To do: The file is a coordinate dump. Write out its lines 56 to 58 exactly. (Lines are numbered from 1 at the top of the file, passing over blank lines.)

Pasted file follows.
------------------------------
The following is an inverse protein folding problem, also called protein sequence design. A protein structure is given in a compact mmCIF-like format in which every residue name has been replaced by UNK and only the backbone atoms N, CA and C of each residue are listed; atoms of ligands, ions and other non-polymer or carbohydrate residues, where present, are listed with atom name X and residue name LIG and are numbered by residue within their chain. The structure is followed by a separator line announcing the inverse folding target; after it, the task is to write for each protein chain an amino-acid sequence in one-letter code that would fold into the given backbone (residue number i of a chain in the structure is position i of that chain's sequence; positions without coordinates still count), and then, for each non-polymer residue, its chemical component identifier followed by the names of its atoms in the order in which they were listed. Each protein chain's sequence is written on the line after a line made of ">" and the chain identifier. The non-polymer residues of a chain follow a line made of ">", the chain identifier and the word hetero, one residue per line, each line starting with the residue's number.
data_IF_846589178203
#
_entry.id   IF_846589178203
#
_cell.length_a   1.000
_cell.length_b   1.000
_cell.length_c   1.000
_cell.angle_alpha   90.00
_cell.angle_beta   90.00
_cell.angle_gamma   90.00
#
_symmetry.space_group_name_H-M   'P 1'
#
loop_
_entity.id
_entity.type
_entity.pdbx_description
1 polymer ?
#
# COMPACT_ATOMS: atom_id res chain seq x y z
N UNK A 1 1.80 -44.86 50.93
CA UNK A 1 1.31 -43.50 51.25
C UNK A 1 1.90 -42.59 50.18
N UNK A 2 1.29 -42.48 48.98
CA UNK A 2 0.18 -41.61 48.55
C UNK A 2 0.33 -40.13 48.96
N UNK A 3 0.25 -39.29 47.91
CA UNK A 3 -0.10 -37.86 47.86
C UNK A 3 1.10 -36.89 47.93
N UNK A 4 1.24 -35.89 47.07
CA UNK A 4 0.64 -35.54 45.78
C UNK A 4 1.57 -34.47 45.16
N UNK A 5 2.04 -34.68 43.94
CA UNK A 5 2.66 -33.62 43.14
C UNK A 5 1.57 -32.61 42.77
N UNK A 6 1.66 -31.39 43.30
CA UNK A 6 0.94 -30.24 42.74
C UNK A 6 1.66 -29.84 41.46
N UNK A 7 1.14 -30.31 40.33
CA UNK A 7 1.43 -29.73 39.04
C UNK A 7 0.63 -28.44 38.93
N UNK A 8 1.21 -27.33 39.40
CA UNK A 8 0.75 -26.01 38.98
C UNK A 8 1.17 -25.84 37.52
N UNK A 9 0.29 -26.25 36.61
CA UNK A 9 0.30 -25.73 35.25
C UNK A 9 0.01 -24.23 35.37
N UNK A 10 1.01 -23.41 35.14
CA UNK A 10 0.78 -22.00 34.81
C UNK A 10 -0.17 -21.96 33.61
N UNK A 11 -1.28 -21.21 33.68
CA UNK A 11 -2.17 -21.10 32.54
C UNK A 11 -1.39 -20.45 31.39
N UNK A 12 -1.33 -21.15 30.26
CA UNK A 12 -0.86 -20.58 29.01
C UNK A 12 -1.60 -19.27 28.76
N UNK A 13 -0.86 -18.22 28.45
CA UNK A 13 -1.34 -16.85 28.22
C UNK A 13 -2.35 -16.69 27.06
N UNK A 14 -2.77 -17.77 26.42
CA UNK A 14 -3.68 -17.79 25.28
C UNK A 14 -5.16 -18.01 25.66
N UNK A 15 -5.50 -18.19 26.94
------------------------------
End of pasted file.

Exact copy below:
CA UNK A 12 -0.86 -20.58 29.01
C UNK A 12 -1.60 -19.27 28.76
N UNK A 13 -0.86 -18.22 28.45